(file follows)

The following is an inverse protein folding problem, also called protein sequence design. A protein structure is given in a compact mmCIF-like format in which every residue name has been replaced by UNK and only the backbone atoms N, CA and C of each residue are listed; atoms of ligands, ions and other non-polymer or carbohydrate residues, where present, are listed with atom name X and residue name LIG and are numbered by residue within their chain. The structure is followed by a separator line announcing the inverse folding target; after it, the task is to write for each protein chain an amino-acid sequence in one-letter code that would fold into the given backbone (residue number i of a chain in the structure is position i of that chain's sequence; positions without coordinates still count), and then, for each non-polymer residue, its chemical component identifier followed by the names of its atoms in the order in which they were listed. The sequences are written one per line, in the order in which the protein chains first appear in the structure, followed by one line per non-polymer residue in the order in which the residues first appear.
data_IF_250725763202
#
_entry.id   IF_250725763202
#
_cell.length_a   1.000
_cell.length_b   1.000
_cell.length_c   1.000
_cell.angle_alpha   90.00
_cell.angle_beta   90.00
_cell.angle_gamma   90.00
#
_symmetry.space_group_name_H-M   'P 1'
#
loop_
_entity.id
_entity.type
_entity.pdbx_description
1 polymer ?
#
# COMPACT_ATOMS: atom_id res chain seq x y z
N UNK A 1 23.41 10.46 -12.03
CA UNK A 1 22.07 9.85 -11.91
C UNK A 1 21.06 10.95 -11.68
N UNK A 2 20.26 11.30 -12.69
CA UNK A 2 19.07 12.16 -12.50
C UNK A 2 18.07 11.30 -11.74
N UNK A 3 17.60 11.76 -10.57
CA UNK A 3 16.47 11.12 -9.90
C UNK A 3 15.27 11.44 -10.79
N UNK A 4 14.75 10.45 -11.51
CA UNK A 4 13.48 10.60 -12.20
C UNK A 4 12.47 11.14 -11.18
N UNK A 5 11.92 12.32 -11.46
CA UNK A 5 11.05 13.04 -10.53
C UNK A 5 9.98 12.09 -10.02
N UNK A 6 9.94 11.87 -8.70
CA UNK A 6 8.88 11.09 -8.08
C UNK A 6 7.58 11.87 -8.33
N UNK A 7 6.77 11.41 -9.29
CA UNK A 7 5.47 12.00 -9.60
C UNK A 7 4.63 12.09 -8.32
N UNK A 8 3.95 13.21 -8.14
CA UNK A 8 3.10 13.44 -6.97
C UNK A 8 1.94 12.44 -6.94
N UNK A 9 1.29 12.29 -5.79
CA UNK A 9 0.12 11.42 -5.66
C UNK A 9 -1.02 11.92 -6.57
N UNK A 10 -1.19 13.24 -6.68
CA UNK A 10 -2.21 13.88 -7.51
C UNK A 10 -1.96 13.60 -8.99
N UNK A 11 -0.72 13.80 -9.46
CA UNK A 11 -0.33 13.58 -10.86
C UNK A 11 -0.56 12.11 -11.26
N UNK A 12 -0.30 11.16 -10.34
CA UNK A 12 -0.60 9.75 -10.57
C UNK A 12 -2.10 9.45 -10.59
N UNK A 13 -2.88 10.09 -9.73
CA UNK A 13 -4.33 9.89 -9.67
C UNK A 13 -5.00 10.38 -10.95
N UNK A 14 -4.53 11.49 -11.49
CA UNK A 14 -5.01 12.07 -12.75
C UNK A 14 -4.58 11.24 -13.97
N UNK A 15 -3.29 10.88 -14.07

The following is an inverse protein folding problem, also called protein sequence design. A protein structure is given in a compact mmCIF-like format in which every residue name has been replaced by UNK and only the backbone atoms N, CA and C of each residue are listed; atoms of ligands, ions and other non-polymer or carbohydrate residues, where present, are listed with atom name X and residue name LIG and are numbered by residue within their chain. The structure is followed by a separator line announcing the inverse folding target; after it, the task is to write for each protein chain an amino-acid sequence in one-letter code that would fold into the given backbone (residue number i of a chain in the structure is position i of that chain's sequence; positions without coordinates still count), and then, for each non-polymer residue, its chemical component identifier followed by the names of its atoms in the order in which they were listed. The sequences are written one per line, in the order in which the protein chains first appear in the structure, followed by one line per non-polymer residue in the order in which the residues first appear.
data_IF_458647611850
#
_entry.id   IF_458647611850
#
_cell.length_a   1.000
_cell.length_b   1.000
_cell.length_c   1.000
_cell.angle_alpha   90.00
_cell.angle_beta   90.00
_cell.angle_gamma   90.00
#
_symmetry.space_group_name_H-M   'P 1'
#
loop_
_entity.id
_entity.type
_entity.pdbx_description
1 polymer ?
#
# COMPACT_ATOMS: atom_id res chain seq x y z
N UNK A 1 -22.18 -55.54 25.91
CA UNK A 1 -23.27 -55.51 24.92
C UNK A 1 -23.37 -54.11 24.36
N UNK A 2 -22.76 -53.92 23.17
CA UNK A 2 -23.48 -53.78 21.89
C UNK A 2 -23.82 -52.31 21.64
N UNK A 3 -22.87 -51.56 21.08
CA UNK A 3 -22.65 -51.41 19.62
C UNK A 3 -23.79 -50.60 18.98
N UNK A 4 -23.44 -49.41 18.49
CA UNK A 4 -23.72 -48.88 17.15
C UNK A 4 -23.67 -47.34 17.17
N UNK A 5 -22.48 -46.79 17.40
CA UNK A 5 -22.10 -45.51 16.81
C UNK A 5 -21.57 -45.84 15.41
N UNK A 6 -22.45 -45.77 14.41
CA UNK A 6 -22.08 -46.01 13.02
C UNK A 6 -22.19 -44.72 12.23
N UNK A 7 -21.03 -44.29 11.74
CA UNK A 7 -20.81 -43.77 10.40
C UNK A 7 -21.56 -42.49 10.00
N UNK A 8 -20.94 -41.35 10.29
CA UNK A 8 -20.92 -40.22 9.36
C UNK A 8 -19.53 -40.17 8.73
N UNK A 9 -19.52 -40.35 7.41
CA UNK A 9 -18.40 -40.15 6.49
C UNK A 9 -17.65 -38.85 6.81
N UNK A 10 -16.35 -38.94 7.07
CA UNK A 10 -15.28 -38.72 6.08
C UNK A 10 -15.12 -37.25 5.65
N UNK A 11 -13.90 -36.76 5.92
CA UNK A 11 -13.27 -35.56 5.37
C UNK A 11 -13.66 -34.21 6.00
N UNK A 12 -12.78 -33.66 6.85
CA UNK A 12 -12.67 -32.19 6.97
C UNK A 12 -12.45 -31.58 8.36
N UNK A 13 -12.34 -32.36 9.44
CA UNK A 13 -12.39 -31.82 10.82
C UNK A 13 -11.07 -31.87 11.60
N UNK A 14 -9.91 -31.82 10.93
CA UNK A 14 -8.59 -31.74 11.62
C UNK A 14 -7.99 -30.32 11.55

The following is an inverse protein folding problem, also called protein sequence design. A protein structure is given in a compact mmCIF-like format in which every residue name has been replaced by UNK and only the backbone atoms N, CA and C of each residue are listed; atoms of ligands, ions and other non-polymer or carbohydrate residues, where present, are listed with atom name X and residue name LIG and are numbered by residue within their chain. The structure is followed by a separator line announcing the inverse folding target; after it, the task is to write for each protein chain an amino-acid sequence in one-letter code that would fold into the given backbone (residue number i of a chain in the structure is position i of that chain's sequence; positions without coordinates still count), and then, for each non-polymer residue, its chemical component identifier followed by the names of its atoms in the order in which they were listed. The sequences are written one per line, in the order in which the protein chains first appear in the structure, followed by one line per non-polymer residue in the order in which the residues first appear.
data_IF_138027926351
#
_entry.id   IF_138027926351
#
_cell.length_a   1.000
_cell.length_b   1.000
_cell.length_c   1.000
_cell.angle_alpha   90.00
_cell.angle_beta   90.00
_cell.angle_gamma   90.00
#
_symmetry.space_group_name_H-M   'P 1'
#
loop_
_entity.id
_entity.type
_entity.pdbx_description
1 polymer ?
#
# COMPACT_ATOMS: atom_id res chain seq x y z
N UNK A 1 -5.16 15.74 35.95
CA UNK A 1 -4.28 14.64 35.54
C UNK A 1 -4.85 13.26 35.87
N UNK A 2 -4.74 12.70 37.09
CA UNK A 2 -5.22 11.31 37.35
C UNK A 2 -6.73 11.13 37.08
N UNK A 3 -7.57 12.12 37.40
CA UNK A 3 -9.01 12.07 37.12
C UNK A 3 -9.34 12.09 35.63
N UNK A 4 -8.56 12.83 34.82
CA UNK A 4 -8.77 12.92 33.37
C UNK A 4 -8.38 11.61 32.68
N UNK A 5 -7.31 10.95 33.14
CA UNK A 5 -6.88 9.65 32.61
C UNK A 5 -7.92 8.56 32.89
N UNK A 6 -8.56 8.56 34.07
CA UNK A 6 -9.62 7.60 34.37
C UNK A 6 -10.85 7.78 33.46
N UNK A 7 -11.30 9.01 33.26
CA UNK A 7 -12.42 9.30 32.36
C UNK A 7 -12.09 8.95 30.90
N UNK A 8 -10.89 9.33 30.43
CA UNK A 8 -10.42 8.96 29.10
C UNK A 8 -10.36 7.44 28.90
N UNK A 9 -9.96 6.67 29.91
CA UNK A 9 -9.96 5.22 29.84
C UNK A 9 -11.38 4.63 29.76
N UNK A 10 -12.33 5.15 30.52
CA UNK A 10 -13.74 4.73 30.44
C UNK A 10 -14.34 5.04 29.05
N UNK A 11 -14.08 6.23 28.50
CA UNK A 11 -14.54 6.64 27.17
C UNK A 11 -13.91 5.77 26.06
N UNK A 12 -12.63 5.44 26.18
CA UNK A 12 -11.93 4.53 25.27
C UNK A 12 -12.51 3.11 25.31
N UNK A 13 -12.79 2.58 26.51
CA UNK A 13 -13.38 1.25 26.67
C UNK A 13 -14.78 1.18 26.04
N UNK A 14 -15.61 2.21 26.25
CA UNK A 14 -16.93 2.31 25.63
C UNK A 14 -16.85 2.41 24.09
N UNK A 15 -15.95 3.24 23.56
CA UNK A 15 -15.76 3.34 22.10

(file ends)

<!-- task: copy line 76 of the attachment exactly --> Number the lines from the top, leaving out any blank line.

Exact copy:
#